Advertisement
Politics

Trump faces bipartisan criticism, from the White House down, for saying he may ignore election result

President Obama chided Donald Trump for suggesting he may not recognize the results of the Nov. 8 election if he loses, calling his comments a threat to democracy.
President Obama chided Donald Trump for suggesting he may not recognize the results of the Nov. 8 election if he loses, calling his comments a threat to democracy.
(EPA)

Donald Trump faced a bipartisan chorus of criticism Thursday for suggesting he might ignore the results of the election if he loses, with President Obama denouncing the statement as an attack on the country’s democracy.

“When last night at the debate Trump becomes the first major party nominee in American history to suggest that he will not concede despite losing the vote and then says today that he will accept the results if he wins, that is not a joking matter,” Obama said at a boisterous rally for Hillary Clinton in Miami.

“That is dangerous because when you try to sow the seeds of doubt in people’s minds about the legitimacy of our elections, that undermines our democracy,” Obama went on. “Our democracy depends on people knowing that their vote matters. That those who occupy the seats of power were chosen by the people.”

The president was just the most prominent voice among Democrats denouncing the GOP nominee.

Advertisement

Vice President Joe Biden responded with gravity — “a threat to our democratic process,” he declared at a campaign stop in  New Hampshire — and former President Bill Clinton with sarcasm. “We’d all like that if life were like that, wouldn’t we?” he scoffed during a swing through Nevada. “If we won every moment of every day.”

Speaking at Clinton rally in Phoenix, First Lady Michelle Obama suggested Trump was “threatening the idea of America itself.”

Ever since he started sinking in polls, Trump has asserted — without proof — that the presidential election is rigged against him. Pressed during the third and final debate, he twice declined to say he would accept the outcome of the election if he loses.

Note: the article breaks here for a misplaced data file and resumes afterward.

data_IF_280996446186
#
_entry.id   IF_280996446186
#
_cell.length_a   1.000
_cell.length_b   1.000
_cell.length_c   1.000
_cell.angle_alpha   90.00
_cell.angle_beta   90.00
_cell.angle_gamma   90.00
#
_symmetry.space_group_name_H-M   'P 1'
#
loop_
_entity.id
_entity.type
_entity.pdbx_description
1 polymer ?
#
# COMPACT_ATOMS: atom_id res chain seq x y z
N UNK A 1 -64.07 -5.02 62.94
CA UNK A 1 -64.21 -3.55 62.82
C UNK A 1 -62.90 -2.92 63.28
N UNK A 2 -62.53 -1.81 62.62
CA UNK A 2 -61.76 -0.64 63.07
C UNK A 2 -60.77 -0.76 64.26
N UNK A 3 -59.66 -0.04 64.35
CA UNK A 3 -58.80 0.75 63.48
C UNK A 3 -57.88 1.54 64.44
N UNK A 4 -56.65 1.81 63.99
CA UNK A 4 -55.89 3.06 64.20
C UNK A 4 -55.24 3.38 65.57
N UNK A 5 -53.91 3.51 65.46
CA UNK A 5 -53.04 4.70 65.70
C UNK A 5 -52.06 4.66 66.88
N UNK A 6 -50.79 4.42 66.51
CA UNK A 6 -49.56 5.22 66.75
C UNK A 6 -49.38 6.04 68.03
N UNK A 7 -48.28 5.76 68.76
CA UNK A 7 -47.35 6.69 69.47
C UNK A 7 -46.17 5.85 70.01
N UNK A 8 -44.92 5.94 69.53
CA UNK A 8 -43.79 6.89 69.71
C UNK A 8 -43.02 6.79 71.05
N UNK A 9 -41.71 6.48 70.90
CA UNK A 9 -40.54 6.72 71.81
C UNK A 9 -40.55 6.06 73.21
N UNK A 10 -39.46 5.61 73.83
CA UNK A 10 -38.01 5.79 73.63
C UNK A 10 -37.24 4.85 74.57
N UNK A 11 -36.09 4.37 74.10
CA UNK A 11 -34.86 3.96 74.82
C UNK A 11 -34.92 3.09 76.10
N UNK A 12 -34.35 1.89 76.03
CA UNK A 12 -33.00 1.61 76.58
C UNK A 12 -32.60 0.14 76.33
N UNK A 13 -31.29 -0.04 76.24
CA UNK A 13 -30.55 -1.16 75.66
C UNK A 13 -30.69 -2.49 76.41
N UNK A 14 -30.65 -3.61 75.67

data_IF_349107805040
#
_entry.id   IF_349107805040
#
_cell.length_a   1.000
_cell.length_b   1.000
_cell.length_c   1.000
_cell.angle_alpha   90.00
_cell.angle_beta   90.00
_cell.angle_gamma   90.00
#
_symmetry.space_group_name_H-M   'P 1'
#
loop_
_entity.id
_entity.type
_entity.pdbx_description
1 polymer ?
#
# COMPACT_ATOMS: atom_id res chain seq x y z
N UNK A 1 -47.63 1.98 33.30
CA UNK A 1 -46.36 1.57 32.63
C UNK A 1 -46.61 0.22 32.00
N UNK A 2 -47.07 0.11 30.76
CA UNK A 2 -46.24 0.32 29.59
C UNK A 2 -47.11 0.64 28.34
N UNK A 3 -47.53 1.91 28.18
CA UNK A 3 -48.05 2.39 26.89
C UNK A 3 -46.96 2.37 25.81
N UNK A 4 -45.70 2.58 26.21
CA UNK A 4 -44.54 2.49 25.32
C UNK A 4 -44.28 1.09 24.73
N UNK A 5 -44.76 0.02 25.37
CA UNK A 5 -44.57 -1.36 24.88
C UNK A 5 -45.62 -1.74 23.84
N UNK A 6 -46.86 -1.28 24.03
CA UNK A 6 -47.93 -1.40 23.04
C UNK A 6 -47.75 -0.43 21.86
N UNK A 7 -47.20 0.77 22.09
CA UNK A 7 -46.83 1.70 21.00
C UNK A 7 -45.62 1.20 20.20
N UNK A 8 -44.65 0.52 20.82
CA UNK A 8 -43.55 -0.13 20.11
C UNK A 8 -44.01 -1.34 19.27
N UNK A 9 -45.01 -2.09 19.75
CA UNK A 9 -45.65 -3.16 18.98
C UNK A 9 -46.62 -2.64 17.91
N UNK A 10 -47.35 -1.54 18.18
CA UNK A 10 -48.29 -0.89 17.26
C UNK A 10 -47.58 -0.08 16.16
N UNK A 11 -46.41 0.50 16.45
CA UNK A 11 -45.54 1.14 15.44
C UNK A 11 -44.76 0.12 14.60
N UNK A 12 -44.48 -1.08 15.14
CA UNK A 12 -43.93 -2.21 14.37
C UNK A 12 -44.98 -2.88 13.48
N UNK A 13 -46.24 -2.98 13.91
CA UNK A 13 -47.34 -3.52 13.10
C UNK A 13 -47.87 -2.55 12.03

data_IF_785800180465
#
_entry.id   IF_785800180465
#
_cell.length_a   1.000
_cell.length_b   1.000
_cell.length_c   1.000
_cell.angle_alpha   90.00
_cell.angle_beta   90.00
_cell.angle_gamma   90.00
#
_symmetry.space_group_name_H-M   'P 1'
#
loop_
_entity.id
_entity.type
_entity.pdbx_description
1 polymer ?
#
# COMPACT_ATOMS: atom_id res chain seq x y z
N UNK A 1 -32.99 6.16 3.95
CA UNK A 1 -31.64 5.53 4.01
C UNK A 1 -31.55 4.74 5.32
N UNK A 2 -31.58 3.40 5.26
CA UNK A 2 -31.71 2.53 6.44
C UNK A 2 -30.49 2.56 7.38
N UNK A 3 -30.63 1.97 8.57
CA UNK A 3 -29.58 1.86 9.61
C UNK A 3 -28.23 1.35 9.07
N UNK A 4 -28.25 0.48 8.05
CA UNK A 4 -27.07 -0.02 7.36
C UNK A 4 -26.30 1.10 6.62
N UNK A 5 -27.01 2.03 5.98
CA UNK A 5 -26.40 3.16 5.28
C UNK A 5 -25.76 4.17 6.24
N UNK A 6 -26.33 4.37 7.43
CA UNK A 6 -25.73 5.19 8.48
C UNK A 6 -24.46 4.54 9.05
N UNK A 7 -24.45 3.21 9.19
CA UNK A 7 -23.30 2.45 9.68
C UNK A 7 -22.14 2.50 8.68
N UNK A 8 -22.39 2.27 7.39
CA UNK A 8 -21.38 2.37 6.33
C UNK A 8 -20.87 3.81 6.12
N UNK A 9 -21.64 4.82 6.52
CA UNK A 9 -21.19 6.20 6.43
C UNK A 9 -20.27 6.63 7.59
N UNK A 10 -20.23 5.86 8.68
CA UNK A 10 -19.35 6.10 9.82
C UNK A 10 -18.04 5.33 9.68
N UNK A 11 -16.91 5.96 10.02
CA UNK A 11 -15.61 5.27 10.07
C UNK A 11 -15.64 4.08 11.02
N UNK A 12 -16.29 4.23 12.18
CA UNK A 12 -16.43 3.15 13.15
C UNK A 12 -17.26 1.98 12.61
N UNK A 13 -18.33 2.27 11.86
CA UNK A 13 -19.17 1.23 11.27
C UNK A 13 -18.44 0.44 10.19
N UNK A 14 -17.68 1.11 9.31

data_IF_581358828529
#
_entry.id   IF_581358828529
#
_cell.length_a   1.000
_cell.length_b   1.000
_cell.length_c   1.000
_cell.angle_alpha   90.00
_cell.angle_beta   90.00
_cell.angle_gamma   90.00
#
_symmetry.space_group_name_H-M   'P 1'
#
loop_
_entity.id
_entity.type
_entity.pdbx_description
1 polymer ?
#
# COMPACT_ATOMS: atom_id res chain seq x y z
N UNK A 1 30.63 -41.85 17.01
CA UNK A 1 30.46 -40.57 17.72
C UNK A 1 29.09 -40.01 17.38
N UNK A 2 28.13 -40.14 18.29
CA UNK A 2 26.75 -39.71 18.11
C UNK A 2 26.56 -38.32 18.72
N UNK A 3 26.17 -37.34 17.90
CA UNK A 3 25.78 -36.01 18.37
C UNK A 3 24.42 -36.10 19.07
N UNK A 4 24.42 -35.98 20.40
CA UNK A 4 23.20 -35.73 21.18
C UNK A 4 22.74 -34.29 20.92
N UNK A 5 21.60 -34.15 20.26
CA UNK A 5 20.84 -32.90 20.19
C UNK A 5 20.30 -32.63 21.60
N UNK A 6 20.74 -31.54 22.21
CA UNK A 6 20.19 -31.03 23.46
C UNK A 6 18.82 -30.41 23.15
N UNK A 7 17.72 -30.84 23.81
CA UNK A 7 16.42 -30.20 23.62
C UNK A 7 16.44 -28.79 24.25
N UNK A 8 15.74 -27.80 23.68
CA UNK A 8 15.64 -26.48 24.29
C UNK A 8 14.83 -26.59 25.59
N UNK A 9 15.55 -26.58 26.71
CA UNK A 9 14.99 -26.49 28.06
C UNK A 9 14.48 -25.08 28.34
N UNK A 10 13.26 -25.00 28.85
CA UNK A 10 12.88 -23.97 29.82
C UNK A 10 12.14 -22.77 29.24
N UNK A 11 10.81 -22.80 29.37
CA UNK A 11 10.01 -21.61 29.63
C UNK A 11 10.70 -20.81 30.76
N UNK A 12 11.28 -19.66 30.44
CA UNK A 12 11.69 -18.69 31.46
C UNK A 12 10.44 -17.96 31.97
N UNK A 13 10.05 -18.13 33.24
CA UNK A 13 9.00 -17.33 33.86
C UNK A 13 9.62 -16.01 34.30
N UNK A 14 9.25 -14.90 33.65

“I will look at it at the time,” Trump said. “I’ll keep you in suspense.”

Advertisement

On Thursday, he made light of his remarks, which drew gasps inside the debate hall and an angry rebuke from Hillary Clinton, the Democratic nominee.

“I want to make a major announcement today,” he said at a rally in Delaware, Ohio. "I would like to promise and pledge to all of my voters and supporters and to all of the people of the United States that I will totally accept the results of this great and historic presidential election — if I win.”

Turning serious, he said, “Of course I would accept a clear election result, but I would also reserve my right to contest or file a legal challenge in the case of a questionable result.”

“I will follow and abide by all the rules and traditions of all of the many candidates who came before me,” he said, “always.”

Democrats were not alone in chiding Trump’s debate-night demurral.

“I didn’t like the outcome of the 2008 election. But I had a duty to concede, and I did so without reluctance,” said Arizona Sen. John McCain, who lost to Obama as the GOP nominee eight years ago. “A concession isn’t just an exercise in graciousness. It is an act of respect for the will of the American people, a respect that is every American leader’s first responsibility.”

Republican Sen. Mike Lee of Utah told the student newspaper at Brigham Young University that Trump’s statements were “frightening beyond my ability to describe... It delegitimizes the entire process in a way that is really dangerous.”

New Hampshire Sen. Kelly Ayotte, who is locked in a tough reelection fight owing, in part, to Trump’s presence atop the ticket, said, “The voters are going to decide this election and Donald Trump needs to accept the outcome. If there are reports that need to be investigated, they will be.”

Advertisement

Notably silent were the GOP leaders in Congress, House Speaker Paul D. Ryan of Wisconsin — who last week said he would stop defending Trump — and Senate Leader Mitch McConnell of Kentucky.

Other Republicans, who couldn’t avoid it, did their best to elide the subject.

Campaigning in Indiana on behalf of GOP Rep. Todd Young, Sen. Joni Ernst of Iowa said she could not speak for Trump.

“I hope that the election is fair, I don’t want to make any accusatory statements out there and I hope that if it is fair, that we accept that,” Ernst said.

According to Politico, a spokeswoman later clarified that Ernst “believes that while we must always protect against voter fraud, there is no evidence of any effort to rig this election.”

Young, who  is running for Senate, neither supported nor criticized Trump. He said he missed the debate, because he was reading at the time.

ALSO

It’s not just women and minorities. Donald Trump has a Mormon problem — and here’s how it could cost him

Advertisement

Donald Trump undoes his third and best debate performance in just a few words

We’ve updated our electoral map: More states move away from Trump

 


UPDATES:

5:50 p.m.: This article was updated with additional quotes from Donald Trump.


Advertisement